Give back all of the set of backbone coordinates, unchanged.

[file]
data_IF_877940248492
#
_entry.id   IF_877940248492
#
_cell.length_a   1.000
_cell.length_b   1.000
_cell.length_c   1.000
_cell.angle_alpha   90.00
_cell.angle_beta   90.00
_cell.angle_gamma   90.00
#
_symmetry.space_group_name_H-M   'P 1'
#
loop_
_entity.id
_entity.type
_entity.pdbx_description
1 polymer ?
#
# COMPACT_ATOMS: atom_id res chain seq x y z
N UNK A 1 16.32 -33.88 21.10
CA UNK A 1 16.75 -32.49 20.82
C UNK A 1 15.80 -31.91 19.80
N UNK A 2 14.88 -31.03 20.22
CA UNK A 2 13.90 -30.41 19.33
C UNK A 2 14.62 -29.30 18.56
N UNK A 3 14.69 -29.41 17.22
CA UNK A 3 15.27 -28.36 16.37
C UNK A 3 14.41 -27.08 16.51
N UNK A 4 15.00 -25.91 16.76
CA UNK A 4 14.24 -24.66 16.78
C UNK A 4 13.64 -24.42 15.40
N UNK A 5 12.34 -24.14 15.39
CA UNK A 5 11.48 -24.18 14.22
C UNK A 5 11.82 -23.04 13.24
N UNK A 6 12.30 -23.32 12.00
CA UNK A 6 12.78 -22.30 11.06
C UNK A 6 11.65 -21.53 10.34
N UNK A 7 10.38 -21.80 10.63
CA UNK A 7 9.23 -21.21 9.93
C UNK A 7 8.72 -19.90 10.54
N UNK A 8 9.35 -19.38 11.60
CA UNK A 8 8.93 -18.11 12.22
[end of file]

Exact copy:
data_IF_877940248492
#
_entry.id   IF_877940248492
#
_cell.length_a   1.000
_cell.length_b   1.000
_cell.length_c   1.000
_cell.angle_alpha   90.00
_cell.angle_beta   90.00
_cell.angle_gamma   90.00
#
_symmetry.space_group_name_H-M   'P 1'
#
loop_
_entity.id
_entity.type
_entity.pdbx_description
1 polymer ?
#
# COMPACT_ATOMS: atom_id res chain seq x y z
N UNK A 1 16.32 -33.88 21.10
CA UNK A 1 16.75 -32.49 20.82
C UNK A 1 15.80 -31.91 19.80
N UNK A 2 14.88 -31.03 20.22
CA UNK A 2 13.90 -30.41 19.33
C UNK A 2 14.62 -29.30 18.56
N UNK A 3 14.69 -29.41 17.22
CA UNK A 3 15.27 -28.36 16.37
C UNK A 3 14.41 -27.08 16.51
N UNK A 4 15.00 -25.91 16.76
CA UNK A 4 14.24 -24.66 16.78
C UNK A 4 13.64 -24.42 15.40
N UNK A 5 12.34 -24.14 15.39
CA UNK A 5 11.48 -24.18 14.22
C UNK A 5 11.82 -23.04 13.24
N UNK A 6 12.30 -23.32 12.00
CA UNK A 6 12.78 -22.30 11.06
C UNK A 6 11.65 -21.53 10.34
N UNK A 7 10.38 -21.80 10.63
CA UNK A 7 9.23 -21.21 9.93
C UNK A 7 8.72 -19.90 10.54
N UNK A 8 9.35 -19.38 11.60
CA UNK A 8 8.93 -18.11 12.22